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How do you feel about ‘Green Break’ in Aggieville?

By Burk Krohe

A theme of communication ran through Thursday’s Riley County Commission meeting. Riley County Police Department Director Brad Schoen commented on improving relations between the department and Aggieville business owners regarding Fake Patty’s Day, including a rebranding of the event. Commissioners also commented on relations between the city and the county regarding the potential renewal of the countywide, half-cent sales taxes.

Schoen was present at the meeting to give commissioners a brief preview of crime rates that will be presented to the Riley County Law Board next week. He told commissioners that crime rates in the city and county for the previous year once again declined, something that was also true nationally. He also said that crime in the “impact zone” near Aggieville fell by about 8 percent.

County Chair Karen McCulloh asked Schoen about progress on a more coordinated Fake Patty’s Day plan. The unofficial drinking holiday is typically scheduled the weekend before St. Patrick’s Day and has been a frequent topic of discussion as March approaches. Commissioner Dave Lewis noted that county, city, Aggieville and RCPD representatives have met several times to better plan the event. Lewis also revealed that it will be marketed as “Green Break” this year.

“It sounds like we’re starting to get more of a cooperative relationship between the PD and the bar owners down there,” Schoen said.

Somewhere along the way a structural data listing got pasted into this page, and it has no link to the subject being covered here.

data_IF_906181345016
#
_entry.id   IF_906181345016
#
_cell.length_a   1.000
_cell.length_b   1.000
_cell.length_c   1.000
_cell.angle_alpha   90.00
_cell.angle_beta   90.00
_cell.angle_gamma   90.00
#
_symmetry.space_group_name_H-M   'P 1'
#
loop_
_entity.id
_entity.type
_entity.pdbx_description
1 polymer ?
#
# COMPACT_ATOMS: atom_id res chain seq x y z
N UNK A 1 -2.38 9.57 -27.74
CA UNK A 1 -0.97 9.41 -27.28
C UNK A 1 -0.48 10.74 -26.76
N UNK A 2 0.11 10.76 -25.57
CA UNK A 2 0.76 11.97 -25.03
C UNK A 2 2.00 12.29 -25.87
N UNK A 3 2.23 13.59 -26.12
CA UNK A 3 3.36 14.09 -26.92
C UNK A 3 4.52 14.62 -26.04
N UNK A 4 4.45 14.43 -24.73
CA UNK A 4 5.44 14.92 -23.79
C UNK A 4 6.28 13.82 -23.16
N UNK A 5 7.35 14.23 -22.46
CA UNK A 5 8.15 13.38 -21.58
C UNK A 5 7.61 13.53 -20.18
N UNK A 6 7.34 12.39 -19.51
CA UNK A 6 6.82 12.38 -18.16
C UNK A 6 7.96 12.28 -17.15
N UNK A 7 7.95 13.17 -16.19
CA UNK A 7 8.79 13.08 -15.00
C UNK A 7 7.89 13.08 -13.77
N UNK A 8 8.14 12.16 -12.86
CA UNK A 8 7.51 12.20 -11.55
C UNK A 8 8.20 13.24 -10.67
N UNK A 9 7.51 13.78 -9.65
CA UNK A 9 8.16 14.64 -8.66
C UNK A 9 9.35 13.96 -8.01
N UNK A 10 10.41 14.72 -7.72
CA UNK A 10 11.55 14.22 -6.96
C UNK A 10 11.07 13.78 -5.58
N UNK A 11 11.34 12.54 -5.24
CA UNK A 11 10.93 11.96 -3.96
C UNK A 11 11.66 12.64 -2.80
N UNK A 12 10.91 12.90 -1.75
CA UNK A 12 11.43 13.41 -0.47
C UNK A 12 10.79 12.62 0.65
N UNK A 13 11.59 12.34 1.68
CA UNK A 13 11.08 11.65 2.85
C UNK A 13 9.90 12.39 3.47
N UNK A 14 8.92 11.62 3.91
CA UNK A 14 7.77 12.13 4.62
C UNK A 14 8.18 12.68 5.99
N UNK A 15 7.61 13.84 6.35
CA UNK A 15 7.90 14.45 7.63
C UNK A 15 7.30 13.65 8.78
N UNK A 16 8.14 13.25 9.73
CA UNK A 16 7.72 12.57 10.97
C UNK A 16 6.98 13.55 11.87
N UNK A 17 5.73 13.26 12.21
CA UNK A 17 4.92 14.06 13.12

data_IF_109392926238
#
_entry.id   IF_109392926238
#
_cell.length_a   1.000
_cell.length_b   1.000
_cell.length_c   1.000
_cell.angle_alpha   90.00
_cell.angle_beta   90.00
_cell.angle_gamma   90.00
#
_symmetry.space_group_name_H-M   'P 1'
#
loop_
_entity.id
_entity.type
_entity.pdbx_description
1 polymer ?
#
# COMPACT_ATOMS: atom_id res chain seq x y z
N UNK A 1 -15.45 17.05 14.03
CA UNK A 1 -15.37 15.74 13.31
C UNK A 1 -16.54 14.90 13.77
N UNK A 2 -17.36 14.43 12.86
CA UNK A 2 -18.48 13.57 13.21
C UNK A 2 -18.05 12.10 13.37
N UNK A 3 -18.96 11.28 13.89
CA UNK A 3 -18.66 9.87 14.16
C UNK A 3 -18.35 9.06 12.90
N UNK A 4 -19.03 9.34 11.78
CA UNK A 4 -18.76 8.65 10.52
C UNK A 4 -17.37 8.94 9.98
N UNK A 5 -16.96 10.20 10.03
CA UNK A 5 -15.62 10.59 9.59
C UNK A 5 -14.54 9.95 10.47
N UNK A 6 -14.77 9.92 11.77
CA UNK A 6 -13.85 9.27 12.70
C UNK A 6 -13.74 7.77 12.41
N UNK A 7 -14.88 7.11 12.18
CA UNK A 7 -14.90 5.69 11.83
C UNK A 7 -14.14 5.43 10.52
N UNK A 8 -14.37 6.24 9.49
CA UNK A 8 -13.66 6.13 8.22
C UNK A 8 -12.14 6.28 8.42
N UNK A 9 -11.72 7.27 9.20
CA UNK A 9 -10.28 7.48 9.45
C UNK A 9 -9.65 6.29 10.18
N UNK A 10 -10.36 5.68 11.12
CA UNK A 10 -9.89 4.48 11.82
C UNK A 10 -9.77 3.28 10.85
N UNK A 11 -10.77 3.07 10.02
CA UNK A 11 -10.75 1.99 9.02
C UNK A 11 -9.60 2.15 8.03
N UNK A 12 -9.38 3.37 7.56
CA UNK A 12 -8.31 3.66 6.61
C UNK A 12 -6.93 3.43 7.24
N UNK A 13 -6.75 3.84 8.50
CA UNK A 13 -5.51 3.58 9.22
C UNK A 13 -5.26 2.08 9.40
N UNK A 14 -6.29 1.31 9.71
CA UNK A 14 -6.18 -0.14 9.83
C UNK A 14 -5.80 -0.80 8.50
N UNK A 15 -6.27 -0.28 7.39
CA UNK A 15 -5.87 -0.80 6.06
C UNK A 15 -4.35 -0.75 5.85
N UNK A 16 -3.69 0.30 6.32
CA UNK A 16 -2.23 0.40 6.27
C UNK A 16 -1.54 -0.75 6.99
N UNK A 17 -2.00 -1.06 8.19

Schoen said the Aggieville Business Association and Aggieville bar owners still have a lot of planning to do but he termed communication between Aggieville and the department productive.

Commissioners also touched on the renewal of the half-cent sales tax originally passed in 2002. The county has used its portion of the revenues for infrastructure improvements, while the city has used its portion for economic development.

Despite months of discussion, the issue is still contentious. McCulloh and Lewis both said the two parties need to come to some sort of mutual agreement. Commissioners hoped to raise the idea of an uninvolved third party at Thursday afternoon’s intergovernmental meeting.

County officials prefer using language comparable to that used in 2002 to pass a similar tax. They feel the ballot language used in 2002 requires the county to present the same question to voters again. However, a majority of city commissioners have expressed preference to move away from that. They wish to proceed with a citywide half-cent sales tax, which they feel would be beneficial because of the retail revenue it would capture from the portion of the city located in Pottawatomie County. Commissioner Wynn Butler had also suggested two separate taxes, a citywide quarter-cent sales tax and a countywide quarter-cent sales tax.

County commissioners unanimously supported soliciting the Attorney General for an opinion on the matter. Lewis said it would facilitate a more definite course of action and McCulloh said it would also show a willingness on the county’s part to “go the extra mile.”

“If we are not obligated (to present the same question) then maybe we can come to a consensus with the city and hold hands together and sing ‘Kumbaya’ in our educational meetings,” Lewis said.

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